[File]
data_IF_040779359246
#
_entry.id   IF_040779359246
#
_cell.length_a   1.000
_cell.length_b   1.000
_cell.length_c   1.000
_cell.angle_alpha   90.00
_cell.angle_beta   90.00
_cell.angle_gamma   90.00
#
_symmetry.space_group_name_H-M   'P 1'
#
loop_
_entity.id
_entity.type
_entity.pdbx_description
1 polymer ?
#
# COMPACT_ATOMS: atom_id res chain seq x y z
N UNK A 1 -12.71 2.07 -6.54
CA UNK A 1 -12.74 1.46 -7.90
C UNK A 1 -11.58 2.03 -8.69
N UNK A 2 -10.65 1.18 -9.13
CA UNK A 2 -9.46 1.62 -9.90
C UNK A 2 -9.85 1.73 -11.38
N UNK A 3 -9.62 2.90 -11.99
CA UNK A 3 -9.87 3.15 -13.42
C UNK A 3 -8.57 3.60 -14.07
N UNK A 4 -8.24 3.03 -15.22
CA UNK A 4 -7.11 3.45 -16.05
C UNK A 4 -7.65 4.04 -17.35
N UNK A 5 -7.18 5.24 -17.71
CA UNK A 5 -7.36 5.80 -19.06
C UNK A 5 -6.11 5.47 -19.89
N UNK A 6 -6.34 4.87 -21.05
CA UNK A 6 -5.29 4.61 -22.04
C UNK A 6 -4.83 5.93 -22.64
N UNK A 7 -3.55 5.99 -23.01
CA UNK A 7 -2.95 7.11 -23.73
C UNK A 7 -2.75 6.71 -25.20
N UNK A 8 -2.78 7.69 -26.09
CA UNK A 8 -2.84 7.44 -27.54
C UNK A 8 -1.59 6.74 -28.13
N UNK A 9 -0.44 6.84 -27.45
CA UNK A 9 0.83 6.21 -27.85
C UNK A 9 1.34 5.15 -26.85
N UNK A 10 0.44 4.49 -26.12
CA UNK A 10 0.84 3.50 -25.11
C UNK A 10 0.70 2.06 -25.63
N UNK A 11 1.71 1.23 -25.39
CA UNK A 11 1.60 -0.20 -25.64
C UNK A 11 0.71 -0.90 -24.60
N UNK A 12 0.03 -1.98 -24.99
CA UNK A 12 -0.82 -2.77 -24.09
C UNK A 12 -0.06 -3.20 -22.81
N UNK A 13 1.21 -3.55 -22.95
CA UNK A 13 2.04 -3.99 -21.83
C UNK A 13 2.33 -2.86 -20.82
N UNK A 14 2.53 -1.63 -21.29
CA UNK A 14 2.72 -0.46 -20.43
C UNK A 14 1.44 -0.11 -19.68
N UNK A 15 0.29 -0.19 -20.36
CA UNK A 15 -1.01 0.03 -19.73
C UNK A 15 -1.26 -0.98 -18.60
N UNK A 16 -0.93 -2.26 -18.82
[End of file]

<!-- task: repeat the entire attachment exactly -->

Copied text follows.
data_IF_040779359246
#
_entry.id   IF_040779359246
#
_cell.length_a   1.000
_cell.length_b   1.000
_cell.length_c   1.000
_cell.angle_alpha   90.00
_cell.angle_beta   90.00
_cell.angle_gamma   90.00
#
_symmetry.space_group_name_H-M   'P 1'
#
loop_
_entity.id
_entity.type
_entity.pdbx_description
1 polymer ?
#
# COMPACT_ATOMS: atom_id res chain seq x y z
N UNK A 1 -12.71 2.07 -6.54
CA UNK A 1 -12.74 1.46 -7.90
C UNK A 1 -11.58 2.03 -8.69
N UNK A 2 -10.65 1.18 -9.13
CA UNK A 2 -9.46 1.62 -9.90
C UNK A 2 -9.85 1.73 -11.38
N UNK A 3 -9.62 2.90 -11.99
CA UNK A 3 -9.87 3.15 -13.42
C UNK A 3 -8.57 3.60 -14.07
N UNK A 4 -8.24 3.03 -15.22
CA UNK A 4 -7.11 3.45 -16.05
C UNK A 4 -7.65 4.04 -17.35
N UNK A 5 -7.18 5.24 -17.71
CA UNK A 5 -7.36 5.80 -19.06
C UNK A 5 -6.11 5.47 -19.89
N UNK A 6 -6.34 4.87 -21.05
CA UNK A 6 -5.29 4.61 -22.04
C UNK A 6 -4.83 5.93 -22.64
N UNK A 7 -3.55 5.99 -23.01
CA UNK A 7 -2.95 7.11 -23.73
C UNK A 7 -2.75 6.71 -25.20
N UNK A 8 -2.78 7.69 -26.09
CA UNK A 8 -2.84 7.44 -27.54
C UNK A 8 -1.59 6.74 -28.13
N UNK A 9 -0.44 6.84 -27.45
CA UNK A 9 0.83 6.21 -27.85
C UNK A 9 1.34 5.15 -26.85
N UNK A 10 0.44 4.49 -26.12
CA UNK A 10 0.84 3.50 -25.11
C UNK A 10 0.70 2.06 -25.63
N UNK A 11 1.71 1.23 -25.39
CA UNK A 11 1.60 -0.20 -25.64
C UNK A 11 0.71 -0.90 -24.60
N UNK A 12 0.03 -1.98 -24.99
CA UNK A 12 -0.82 -2.77 -24.09
C UNK A 12 -0.06 -3.20 -22.81
N UNK A 13 1.21 -3.55 -22.95
CA UNK A 13 2.04 -3.99 -21.83
C UNK A 13 2.33 -2.86 -20.82
N UNK A 14 2.53 -1.63 -21.29
CA UNK A 14 2.72 -0.46 -20.43
C UNK A 14 1.44 -0.11 -19.68
N UNK A 15 0.29 -0.19 -20.36
CA UNK A 15 -1.01 0.03 -19.73
C UNK A 15 -1.26 -0.98 -18.60
N UNK A 16 -0.93 -2.26 -18.82